If This Can Happen To Frozen, It Can Happen To Us

Did you know that Olaf, the lovable snowman from Frozen was originally supposed to be a jerk?

Seriously, it’s true.

In the early versions of the movie’s script, Elsa was the villain and Olaf was her obnoxious sidekick. Elsa wasn’t even related to Anna in the first few drafts. Elsa was just an evil snow queen who terrorized Anna, a peasant, and destroyed the town with a army of snowmen.

Sounds crazy, right? For those of us who have seen the film, this version is hard to imagine.

Frozen underwent numerous overhauls and changed shapes many times throughout the writing process.  Drafts were torn apart and characters were changed. One version called for a troll with a Brooklyn accent to act as a narrator. Another suggested the sisters would reunite thanks to a shared love a reindeer.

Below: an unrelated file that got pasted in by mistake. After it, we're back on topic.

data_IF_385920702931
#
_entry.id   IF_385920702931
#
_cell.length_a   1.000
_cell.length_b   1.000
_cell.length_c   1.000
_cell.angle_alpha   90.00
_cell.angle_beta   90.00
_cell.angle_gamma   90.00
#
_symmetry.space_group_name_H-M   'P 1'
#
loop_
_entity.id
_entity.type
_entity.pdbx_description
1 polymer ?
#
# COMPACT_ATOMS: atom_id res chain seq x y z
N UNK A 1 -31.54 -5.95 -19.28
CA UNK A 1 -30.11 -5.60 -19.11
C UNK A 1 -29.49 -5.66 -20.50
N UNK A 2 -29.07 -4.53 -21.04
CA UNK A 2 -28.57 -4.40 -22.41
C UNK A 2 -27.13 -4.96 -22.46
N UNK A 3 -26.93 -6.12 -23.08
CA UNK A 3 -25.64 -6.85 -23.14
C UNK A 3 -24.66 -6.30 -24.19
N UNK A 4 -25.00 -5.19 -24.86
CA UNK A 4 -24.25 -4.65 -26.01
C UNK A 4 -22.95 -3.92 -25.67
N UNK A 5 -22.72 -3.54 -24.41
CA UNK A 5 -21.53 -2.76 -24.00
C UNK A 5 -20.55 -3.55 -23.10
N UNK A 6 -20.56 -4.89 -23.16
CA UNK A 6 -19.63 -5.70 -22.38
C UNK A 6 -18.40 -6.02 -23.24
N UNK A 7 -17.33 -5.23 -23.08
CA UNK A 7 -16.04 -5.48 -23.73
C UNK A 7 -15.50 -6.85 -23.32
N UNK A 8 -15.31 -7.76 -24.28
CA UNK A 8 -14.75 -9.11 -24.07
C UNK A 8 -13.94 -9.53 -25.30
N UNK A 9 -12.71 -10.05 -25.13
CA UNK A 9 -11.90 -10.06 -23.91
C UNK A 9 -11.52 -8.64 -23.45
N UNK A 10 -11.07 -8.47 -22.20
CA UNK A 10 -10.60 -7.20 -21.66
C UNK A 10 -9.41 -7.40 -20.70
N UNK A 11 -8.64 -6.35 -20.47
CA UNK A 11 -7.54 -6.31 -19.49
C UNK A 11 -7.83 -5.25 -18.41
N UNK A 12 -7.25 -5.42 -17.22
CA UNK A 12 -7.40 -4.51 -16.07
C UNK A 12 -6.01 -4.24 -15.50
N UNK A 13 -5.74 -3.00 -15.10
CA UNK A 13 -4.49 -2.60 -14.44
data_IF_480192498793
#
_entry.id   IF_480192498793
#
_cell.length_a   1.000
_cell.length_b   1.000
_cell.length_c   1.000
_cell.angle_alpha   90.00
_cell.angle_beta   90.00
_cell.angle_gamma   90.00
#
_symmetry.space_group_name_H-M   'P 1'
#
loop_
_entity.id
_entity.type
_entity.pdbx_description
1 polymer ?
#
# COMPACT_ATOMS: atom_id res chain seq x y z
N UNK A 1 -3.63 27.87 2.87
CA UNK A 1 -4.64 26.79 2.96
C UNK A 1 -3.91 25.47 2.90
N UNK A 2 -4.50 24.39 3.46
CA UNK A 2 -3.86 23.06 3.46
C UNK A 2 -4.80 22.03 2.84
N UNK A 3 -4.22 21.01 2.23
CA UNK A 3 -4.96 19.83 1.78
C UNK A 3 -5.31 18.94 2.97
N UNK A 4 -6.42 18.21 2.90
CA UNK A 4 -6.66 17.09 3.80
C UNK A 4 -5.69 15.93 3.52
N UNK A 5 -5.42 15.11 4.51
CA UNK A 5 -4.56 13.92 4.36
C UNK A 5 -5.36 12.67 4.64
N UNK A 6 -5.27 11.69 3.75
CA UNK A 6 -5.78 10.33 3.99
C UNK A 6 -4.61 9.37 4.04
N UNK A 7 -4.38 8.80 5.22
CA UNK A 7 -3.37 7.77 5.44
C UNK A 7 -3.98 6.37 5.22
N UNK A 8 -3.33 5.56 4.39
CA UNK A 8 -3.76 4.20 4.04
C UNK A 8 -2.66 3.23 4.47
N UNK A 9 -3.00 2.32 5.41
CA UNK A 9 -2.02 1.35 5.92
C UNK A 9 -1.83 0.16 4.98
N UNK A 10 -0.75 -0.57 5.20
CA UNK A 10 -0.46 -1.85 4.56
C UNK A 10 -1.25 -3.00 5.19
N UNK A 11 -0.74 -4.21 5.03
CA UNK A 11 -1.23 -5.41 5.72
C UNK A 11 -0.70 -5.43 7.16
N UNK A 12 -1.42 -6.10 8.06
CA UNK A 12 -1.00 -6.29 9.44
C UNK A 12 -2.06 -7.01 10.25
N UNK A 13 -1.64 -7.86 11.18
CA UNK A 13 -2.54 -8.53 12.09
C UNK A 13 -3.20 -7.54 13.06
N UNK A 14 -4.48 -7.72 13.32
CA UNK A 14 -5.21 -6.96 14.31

The classic story that later won two Academy Awards and grossed over $1 billion didn’t come easily.

And I am happy to hear that.

I don’t know about you, but I just sort of assumed the story, along with all Disney movies, was created in about a week by a group of smiling pixies who sang Disney songs the entire time.

Turns out that isn’t the case. Disney is no different from the rest of us writers.

Sure the end result is different. Our work may never become the highest-grossing animated film of all time. Our characters may never be found on lunch boxes or Halloween costumes. But our struggle is no different than Disney’s struggle.

We all have poor first drafts that need revision. And if the mighty mouse corporation is able to get over their pride and rework a story until it is great, we should be able to too.

If we don’t, we may just end up making Olaf a jerk. And nobody wants that.

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